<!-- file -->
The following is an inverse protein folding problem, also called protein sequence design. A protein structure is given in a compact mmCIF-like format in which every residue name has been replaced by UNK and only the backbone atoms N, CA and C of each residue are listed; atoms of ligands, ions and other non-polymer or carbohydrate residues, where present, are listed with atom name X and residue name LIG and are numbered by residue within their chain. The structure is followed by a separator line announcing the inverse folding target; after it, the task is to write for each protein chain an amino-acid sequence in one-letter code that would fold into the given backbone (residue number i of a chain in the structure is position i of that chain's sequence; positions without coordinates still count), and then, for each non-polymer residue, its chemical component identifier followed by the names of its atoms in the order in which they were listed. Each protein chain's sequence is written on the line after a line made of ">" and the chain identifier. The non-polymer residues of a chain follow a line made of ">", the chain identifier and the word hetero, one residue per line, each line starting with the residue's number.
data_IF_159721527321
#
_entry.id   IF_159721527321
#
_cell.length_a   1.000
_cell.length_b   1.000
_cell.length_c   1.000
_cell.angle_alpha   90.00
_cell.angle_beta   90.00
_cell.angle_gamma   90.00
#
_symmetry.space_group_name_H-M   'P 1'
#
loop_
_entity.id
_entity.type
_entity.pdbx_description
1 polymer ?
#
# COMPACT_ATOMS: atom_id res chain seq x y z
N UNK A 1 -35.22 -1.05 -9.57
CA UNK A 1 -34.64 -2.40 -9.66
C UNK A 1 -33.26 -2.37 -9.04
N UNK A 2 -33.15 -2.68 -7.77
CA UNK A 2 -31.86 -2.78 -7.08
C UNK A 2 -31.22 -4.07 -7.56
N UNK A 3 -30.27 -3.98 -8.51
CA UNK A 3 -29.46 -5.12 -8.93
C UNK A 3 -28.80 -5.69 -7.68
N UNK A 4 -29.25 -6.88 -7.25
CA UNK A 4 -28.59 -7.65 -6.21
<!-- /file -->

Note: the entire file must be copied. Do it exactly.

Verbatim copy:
The following is an inverse protein folding problem, also called protein sequence design. A protein structure is given in a compact mmCIF-like format in which every residue name has been replaced by UNK and only the backbone atoms N, CA and C of each residue are listed; atoms of ligands, ions and other non-polymer or carbohydrate residues, where present, are listed with atom name X and residue name LIG and are numbered by residue within their chain. The structure is followed by a separator line announcing the inverse folding target; after it, the task is to write for each protein chain an amino-acid sequence in one-letter code that would fold into the given backbone (residue number i of a chain in the structure is position i of that chain's sequence; positions without coordinates still count), and then, for each non-polymer residue, its chemical component identifier followed by the names of its atoms in the order in which they were listed. Each protein chain's sequence is written on the line after a line made of ">" and the chain identifier. The non-polymer residues of a chain follow a line made of ">", the chain identifier and the word hetero, one residue per line, each line starting with the residue's number.
data_IF_159721527321
#
_entry.id   IF_159721527321
#
_cell.length_a   1.000
_cell.length_b   1.000
_cell.length_c   1.000
_cell.angle_alpha   90.00
_cell.angle_beta   90.00
_cell.angle_gamma   90.00
#
_symmetry.space_group_name_H-M   'P 1'
#
loop_
_entity.id
_entity.type
_entity.pdbx_description
1 polymer ?
#
# COMPACT_ATOMS: atom_id res chain seq x y z
N UNK A 1 -35.22 -1.05 -9.57
CA UNK A 1 -34.64 -2.40 -9.66
C UNK A 1 -33.26 -2.37 -9.04
N UNK A 2 -33.15 -2.68 -7.77
CA UNK A 2 -31.86 -2.78 -7.08
C UNK A 2 -31.22 -4.07 -7.56
N UNK A 3 -30.27 -3.98 -8.51
CA UNK A 3 -29.46 -5.12 -8.93
C UNK A 3 -28.80 -5.69 -7.68
N UNK A 4 -29.25 -6.88 -7.25
CA UNK A 4 -28.59 -7.65 -6.21